The recent civil uprisings against tyranny in countries such as Syria and Egypt has brought into question the ethics of certain companies operating in countries run by dictatorships.
Mahatma Gandhi once quipped “Non-cooperation with the evil is as much a duty as is co-operation with good”. Even Henry Ford is quoted as saying “Business that makes nothing but money is a poor kind of business”.
Integrity in business is crucial and any company that is not true to its moral values will in time be exposed. And when the name of a company becomes mud it can be a long climb back out of the quagmire. It is the PR consultant’s role to guide the morality of a course and, at least, to help envision the fallout.
During the last decade or so expectations regarding ethics has increased phenomenally. It means different things to different people, whether it is sustainable farming; supporting third world producers; fair-trade or developing community owned renewable energy initiatives.
One thing’s for sure it has become a much over-used word and it is the companies whose ethics flows from the top down and permeates throughout the company mindset who will be sustainable in the long term.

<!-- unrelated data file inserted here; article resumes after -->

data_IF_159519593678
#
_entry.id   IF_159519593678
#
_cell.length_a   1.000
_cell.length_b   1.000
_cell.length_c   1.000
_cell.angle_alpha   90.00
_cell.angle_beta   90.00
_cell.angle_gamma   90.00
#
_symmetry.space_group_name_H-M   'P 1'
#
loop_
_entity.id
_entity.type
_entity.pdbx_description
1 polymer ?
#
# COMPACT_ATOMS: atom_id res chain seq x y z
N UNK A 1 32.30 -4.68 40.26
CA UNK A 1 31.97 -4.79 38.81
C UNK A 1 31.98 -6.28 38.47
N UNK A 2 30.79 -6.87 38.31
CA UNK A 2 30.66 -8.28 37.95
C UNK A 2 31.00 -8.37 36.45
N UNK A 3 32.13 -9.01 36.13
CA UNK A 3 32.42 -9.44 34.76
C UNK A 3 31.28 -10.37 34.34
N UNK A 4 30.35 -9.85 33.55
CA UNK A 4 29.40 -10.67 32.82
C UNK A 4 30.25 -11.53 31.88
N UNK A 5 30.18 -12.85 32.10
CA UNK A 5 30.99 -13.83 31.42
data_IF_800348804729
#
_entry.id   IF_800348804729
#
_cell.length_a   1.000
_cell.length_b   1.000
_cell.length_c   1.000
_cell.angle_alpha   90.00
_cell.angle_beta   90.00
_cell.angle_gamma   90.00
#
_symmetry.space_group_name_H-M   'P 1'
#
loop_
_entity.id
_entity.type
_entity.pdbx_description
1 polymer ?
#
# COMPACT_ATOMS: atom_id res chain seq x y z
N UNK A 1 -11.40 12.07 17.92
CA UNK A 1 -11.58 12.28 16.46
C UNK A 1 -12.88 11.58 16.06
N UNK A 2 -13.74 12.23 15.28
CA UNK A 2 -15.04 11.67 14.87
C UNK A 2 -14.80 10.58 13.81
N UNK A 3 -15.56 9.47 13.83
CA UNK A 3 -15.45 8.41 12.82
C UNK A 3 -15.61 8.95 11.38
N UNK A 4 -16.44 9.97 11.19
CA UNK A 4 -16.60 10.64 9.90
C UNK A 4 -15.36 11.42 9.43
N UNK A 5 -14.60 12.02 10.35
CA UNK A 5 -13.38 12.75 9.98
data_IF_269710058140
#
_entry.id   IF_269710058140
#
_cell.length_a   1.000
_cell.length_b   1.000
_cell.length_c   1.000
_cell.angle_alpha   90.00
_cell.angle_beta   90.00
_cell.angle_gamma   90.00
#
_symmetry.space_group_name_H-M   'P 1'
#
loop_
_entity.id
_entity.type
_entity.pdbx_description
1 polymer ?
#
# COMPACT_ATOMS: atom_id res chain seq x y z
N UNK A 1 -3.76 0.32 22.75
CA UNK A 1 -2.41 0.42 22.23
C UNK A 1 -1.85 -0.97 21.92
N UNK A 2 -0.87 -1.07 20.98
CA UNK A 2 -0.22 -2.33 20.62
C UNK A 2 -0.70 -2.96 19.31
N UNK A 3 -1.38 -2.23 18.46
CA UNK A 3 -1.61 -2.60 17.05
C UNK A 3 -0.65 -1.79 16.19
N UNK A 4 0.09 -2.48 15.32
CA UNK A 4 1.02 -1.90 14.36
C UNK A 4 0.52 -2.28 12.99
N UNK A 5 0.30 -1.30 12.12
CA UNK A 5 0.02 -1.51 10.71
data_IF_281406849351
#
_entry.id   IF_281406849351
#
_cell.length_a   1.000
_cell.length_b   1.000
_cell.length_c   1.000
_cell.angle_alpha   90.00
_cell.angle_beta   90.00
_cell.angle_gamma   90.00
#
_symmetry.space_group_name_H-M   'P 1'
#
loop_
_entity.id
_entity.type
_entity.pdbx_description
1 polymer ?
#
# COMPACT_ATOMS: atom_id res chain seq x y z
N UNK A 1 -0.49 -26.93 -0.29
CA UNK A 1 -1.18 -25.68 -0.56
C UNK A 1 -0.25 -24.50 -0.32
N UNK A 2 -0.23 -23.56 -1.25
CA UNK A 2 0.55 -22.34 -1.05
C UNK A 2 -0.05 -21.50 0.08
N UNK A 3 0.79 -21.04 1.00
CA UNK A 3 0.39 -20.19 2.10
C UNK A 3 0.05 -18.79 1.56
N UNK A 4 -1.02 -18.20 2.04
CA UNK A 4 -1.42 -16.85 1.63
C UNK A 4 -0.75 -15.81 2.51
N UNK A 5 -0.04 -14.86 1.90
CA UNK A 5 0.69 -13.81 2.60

In an idealistic world what we need is true free and fair trade, with no barriers, and efficient markets. However, we live in the real world where corruption and human rights violations prevail.
That does not mean to say the commercial sector cannot use its influence to make things better for the people of these countries. As in the case of specialist food supplier to the supermarkets and independents, Community Foods, with its Good Food Foundation which has supported small producers in India, China and Africa.
We have witnessed how consumers have successfully lobbied against the use of child labour and sweatshops by leading fashion brands with the result that a whole new market of ethical fashion labels has emerged. ‘Greenwash’ is not an option in these social media days where news, especially bad news, gushes in an instant. The truth will out.
As PR professionals we need to ensure that consumers are well informed and that a company’s operation is transparent so that consumers can make purchase decisions based on good ethics. A PR company does not only have a duty towards its clients but also towards the consumer.
Barbara Rayner runs Rayner Marketing, a PR company that specialises in ethical campaigns.Reuse content